A Biomarker Model to Distinguish Types of Myocardial Infarction and Injury
BACKGROUND: Discrimination among patients with type 1 myocardial infarction (T1MI), type 2 myocardial infarction (T2MI), and myocardial injury is difficult.
OBJECTIVES: The aim of this study was to investigate the discriminative value of a 29-biomarker panel in an emergency department setting.
METHODS: Patients presenting with suspected myocardial infarction (MI) were recruited. The final diagnosis in all patients was adjudicated on the basis of the fourth universal definition of MI. A panel of 29 biomarkers was measured, and multivariable logistic regression analysis was used to evaluate the associations of these biomarkers with the diagnosis of MI or myocardial injury. Biomarkers were chosen using backward selection. The model was internally validated using bootstrapping.
RESULTS: Overall, 748 patients were recruited (median age 64 years), of whom 138 had MI (107 T1MI and 31 T2MI) and 221 had myocardial injury. In the multivariable model, 4 biomarkers (apolipoprotein A-II, N-terminal prohormone of brain natriuretic peptide, copeptin, and high-sensitivity cardiac troponin I) remained significant discriminators between T1MI and T2MI. Internal validation of the model showed an area under the curve of 0.82. For discrimination between MI and myocardial injury, 6 biomarkers (adiponectin, N-terminal prohormone of brain natriuretic peptide, pulmonary and activation-regulated chemokine, transthyretin, copeptin, and high-sensitivity troponin I) were selected. Internal validation showed an area under the curve of 0.84.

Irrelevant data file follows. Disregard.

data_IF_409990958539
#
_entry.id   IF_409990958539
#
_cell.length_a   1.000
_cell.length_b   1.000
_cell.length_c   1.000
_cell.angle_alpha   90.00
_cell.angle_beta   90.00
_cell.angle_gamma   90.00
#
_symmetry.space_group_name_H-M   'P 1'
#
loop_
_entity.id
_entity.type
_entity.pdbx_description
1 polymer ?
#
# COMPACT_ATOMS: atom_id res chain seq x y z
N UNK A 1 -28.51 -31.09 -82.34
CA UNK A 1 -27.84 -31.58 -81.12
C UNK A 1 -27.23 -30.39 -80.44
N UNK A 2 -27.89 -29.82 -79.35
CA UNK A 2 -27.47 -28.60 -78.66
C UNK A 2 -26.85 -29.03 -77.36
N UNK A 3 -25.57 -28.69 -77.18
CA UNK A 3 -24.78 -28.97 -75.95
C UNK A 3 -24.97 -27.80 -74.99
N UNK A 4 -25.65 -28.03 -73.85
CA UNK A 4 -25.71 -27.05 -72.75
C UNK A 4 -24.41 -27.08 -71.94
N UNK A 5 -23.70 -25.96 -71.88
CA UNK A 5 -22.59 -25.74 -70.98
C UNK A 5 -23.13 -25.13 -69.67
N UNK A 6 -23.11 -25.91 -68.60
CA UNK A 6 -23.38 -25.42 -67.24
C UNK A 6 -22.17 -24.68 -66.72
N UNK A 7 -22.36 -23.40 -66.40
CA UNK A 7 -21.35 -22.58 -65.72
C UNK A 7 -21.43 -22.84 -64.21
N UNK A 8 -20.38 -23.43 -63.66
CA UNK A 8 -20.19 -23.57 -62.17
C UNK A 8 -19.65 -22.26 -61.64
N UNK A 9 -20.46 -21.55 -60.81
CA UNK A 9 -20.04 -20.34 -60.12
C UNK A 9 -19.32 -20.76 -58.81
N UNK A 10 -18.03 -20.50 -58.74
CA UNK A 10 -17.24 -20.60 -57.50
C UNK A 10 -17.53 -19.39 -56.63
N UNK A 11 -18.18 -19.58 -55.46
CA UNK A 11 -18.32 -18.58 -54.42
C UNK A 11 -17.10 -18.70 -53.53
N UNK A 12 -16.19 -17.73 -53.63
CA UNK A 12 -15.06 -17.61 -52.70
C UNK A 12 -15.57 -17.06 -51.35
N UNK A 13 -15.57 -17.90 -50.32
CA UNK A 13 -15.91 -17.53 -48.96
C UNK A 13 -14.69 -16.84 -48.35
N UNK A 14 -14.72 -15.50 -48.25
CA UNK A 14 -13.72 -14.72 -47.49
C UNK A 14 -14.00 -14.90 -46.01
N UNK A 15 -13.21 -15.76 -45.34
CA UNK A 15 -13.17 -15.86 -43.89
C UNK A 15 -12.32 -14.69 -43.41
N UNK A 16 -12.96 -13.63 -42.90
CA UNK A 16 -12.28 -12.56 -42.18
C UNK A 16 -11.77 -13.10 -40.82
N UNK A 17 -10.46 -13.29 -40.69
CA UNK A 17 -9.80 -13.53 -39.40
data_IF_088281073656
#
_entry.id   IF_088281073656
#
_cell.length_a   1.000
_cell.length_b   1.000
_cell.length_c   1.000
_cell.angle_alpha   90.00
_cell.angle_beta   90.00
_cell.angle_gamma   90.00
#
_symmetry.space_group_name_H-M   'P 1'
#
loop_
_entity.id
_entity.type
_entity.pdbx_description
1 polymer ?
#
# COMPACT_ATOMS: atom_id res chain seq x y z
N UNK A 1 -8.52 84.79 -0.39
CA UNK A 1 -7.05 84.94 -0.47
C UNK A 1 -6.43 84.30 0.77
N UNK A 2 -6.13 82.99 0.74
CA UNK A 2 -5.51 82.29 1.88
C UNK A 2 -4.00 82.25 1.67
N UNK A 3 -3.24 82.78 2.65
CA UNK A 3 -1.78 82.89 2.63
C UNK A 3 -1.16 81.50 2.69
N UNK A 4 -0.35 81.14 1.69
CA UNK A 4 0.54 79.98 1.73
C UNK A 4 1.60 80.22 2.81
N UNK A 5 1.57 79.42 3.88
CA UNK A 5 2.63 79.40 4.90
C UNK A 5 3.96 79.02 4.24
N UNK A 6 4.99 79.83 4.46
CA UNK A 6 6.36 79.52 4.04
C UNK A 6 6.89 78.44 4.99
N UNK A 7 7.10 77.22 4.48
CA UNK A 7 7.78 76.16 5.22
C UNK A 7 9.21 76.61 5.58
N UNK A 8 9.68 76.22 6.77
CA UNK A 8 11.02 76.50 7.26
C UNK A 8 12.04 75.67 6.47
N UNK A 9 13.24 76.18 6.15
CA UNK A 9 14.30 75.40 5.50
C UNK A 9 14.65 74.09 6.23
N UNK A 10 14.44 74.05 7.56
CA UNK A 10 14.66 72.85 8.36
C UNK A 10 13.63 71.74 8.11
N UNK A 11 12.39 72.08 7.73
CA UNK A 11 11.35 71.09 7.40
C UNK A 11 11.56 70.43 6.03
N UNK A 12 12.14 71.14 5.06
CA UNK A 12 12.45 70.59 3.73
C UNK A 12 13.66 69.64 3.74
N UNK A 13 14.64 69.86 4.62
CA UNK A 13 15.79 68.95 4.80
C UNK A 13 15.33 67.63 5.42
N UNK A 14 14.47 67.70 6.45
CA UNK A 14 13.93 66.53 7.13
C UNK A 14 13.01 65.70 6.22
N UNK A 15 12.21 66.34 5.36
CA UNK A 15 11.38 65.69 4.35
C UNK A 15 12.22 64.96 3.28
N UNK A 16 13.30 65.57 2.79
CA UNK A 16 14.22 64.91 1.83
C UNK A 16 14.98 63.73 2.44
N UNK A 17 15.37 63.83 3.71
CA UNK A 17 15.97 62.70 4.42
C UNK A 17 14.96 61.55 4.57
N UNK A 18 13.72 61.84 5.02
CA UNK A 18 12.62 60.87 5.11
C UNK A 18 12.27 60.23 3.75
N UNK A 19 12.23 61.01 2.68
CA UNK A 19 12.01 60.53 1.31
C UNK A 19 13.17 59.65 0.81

CONCLUSIONS: Among 29 biomarkers, 7 were identified to be the most relevant discriminators between subtypes of MI or myocardial injury. Regression models based on these biomarkers allowed good discrimination. (Biomarkers in Acute Cardiac Care [BACC]; NCT02355457).
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